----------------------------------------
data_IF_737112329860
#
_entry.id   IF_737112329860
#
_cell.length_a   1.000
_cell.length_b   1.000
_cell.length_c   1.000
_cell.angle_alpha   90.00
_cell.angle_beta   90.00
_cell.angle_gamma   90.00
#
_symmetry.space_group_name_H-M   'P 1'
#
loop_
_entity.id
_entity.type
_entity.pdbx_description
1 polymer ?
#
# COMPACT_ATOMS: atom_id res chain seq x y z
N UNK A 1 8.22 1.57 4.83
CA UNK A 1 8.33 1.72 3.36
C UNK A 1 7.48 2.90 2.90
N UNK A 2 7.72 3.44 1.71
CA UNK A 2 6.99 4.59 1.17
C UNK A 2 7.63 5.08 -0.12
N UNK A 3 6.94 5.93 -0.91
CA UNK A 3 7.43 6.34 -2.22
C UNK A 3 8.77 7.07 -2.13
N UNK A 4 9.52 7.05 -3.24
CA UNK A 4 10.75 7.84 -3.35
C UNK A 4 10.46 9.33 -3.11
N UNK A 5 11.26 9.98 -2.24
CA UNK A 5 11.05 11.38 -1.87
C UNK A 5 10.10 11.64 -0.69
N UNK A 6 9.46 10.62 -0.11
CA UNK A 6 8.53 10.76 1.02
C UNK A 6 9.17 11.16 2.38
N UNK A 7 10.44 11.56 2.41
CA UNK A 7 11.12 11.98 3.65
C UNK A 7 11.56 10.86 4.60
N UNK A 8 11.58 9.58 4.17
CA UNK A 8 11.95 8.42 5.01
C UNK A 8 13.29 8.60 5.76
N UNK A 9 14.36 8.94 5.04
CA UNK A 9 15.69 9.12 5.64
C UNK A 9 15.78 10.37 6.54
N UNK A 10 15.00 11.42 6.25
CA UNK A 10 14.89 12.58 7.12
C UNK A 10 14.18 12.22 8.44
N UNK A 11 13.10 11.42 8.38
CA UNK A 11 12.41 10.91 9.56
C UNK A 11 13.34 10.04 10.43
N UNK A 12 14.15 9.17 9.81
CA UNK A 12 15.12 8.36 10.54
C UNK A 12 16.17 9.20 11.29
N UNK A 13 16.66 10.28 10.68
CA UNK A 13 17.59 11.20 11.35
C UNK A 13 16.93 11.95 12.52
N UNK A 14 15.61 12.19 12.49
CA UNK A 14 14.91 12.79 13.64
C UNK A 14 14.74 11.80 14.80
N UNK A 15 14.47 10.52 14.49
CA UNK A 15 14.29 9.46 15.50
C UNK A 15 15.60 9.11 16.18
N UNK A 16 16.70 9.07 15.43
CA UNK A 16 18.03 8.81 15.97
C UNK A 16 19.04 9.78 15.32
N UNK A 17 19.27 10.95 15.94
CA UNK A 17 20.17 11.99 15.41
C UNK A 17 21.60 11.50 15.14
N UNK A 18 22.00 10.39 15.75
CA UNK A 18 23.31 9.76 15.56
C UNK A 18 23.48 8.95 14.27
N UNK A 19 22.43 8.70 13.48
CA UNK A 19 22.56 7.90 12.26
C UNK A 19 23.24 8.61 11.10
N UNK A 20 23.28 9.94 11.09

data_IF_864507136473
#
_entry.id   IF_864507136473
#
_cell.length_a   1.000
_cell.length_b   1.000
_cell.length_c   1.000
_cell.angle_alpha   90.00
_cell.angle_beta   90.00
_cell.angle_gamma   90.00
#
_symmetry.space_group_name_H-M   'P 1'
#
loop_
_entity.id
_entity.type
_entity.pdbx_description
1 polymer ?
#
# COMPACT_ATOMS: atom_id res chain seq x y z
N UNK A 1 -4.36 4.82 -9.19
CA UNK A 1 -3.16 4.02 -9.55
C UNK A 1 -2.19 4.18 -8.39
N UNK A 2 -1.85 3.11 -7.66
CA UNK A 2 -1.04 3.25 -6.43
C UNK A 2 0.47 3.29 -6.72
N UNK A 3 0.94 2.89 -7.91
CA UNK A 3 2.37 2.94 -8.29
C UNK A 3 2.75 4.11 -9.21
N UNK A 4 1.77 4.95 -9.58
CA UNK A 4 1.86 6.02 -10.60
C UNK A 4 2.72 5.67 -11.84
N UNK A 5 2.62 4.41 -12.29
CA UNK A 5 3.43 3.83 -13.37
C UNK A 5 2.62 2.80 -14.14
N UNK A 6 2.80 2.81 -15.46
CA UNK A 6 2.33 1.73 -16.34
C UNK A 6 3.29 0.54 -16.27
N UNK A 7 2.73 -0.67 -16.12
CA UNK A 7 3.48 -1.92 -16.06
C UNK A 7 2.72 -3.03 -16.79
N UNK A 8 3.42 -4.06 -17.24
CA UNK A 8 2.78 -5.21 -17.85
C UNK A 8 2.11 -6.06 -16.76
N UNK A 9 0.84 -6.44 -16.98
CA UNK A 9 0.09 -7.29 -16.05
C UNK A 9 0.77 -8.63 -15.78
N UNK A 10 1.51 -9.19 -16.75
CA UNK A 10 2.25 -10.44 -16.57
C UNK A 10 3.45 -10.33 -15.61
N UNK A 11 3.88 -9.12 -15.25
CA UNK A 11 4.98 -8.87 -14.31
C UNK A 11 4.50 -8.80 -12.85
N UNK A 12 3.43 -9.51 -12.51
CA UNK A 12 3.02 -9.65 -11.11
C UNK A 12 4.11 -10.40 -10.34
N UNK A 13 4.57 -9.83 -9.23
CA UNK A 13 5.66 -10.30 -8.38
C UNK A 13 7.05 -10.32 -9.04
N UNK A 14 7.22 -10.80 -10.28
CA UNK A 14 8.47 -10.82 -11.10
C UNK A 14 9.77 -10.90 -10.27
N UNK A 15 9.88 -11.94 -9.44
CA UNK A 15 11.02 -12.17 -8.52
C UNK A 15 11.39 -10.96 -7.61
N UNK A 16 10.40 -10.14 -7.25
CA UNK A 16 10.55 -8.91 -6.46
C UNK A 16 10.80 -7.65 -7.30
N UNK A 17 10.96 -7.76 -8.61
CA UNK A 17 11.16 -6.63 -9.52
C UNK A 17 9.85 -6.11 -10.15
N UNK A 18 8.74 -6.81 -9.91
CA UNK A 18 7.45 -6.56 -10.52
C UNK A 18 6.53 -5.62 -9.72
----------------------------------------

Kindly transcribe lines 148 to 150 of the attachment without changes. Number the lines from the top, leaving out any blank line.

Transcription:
CA UNK A 17 11.16 -6.63 -9.52
C UNK A 17 9.85 -6.11 -10.15
N UNK A 18 8.74 -6.81 -9.91